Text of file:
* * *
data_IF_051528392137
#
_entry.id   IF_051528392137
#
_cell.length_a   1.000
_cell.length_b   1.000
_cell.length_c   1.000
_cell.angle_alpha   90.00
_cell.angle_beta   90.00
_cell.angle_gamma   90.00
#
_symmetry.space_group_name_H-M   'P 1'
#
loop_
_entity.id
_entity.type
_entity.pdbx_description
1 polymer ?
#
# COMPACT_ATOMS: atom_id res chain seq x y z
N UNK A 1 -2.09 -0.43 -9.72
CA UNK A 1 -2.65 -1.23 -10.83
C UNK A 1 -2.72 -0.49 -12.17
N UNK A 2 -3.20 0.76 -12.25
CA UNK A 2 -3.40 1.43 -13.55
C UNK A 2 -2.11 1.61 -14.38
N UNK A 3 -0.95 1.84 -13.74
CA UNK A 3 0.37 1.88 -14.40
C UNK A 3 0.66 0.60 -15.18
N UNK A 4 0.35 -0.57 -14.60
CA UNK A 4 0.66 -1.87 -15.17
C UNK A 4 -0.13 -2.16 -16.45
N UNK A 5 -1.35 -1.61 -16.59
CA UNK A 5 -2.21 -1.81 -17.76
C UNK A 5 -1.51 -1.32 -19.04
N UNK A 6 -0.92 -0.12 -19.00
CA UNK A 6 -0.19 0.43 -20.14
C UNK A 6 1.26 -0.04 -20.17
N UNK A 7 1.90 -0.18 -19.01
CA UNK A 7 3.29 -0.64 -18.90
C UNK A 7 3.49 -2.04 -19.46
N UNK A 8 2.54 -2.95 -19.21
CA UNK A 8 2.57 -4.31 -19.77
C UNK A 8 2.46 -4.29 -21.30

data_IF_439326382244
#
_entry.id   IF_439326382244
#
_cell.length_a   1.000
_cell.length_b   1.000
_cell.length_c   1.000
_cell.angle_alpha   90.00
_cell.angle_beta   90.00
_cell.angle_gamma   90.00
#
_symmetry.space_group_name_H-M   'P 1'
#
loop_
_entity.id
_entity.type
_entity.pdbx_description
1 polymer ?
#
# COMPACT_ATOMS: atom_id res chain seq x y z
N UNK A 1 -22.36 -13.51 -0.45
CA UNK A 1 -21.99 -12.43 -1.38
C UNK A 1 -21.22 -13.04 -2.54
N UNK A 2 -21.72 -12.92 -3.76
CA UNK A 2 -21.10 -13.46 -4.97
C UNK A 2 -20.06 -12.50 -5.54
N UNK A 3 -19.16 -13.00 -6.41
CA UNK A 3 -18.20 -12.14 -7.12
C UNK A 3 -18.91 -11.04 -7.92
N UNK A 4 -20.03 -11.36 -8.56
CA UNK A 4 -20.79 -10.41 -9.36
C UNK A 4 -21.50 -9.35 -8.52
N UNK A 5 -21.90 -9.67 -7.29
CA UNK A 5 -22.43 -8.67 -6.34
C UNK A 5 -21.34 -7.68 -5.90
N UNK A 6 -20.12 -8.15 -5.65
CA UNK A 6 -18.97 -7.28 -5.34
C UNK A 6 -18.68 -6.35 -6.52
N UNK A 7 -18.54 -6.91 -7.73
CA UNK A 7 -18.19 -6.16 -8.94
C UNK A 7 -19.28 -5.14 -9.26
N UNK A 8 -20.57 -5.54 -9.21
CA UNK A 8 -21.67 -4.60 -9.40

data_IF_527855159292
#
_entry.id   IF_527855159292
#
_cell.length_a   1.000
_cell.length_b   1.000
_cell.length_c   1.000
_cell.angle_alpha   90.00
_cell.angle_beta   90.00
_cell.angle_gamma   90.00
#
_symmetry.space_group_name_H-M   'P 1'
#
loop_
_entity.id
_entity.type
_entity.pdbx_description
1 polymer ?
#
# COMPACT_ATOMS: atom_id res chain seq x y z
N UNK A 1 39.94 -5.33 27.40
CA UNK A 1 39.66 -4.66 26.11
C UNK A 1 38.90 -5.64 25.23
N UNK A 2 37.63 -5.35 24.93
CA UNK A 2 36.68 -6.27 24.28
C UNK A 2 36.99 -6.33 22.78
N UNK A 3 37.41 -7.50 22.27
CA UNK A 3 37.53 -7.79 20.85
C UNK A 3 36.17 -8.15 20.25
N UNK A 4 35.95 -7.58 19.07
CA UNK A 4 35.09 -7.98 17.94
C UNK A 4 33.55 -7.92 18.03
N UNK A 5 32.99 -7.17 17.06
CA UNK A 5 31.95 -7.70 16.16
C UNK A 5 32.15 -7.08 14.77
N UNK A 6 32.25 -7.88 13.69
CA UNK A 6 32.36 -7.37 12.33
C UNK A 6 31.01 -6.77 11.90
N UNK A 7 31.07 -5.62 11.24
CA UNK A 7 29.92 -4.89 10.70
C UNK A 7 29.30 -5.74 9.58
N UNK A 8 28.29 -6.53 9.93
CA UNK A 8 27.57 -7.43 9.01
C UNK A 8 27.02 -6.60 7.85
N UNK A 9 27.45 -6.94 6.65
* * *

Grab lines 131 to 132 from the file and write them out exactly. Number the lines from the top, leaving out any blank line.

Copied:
C UNK A 8 27.02 -6.60 7.85
N UNK A 9 27.45 -6.94 6.65